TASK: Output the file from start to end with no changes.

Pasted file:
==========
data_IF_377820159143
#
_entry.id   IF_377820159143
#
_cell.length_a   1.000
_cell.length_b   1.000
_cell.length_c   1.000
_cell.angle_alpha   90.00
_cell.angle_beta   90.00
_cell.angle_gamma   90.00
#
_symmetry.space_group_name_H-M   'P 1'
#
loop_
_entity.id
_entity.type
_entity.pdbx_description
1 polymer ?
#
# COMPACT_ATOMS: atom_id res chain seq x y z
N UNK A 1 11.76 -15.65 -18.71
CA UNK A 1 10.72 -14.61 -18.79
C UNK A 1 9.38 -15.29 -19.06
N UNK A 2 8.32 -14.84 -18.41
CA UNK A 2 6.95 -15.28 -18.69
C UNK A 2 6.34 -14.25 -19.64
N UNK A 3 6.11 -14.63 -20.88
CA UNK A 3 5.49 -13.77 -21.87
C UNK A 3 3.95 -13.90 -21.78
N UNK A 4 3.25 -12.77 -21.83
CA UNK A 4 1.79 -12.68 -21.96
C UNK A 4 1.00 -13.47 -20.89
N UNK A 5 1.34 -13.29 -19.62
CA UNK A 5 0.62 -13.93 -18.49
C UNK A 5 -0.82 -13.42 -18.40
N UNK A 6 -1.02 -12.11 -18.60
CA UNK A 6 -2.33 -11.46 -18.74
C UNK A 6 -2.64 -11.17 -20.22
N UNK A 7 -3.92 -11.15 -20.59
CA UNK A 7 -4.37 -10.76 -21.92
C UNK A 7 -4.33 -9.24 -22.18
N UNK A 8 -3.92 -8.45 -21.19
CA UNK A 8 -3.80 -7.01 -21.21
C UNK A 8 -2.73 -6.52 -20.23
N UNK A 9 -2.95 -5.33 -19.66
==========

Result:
data_IF_377820159143
#
_entry.id   IF_377820159143
#
_cell.length_a   1.000
_cell.length_b   1.000
_cell.length_c   1.000
_cell.angle_alpha   90.00
_cell.angle_beta   90.00
_cell.angle_gamma   90.00
#
_symmetry.space_group_name_H-M   'P 1'
#
loop_
_entity.id
_entity.type
_entity.pdbx_description
1 polymer ?
#
# COMPACT_ATOMS: atom_id res chain seq x y z
N UNK A 1 11.76 -15.65 -18.71
CA UNK A 1 10.72 -14.61 -18.79
C UNK A 1 9.38 -15.29 -19.06
N UNK A 2 8.32 -14.84 -18.41
CA UNK A 2 6.95 -15.28 -18.69
C UNK A 2 6.34 -14.25 -19.64
N UNK A 3 6.11 -14.63 -20.88
CA UNK A 3 5.49 -13.77 -21.87
C UNK A 3 3.95 -13.90 -21.78
N UNK A 4 3.25 -12.77 -21.83
CA UNK A 4 1.79 -12.68 -21.96
C UNK A 4 1.00 -13.47 -20.89
N UNK A 5 1.34 -13.29 -19.62
CA UNK A 5 0.62 -13.93 -18.49
C UNK A 5 -0.82 -13.42 -18.40
N UNK A 6 -1.02 -12.11 -18.60
CA UNK A 6 -2.33 -11.46 -18.74
C UNK A 6 -2.64 -11.17 -20.22
N UNK A 7 -3.92 -11.15 -20.59
CA UNK A 7 -4.37 -10.76 -21.92
C UNK A 7 -4.33 -9.24 -22.18
N UNK A 8 -3.92 -8.45 -21.19
CA UNK A 8 -3.80 -7.01 -21.21
C UNK A 8 -2.73 -6.52 -20.23
N UNK A 9 -2.95 -5.33 -19.66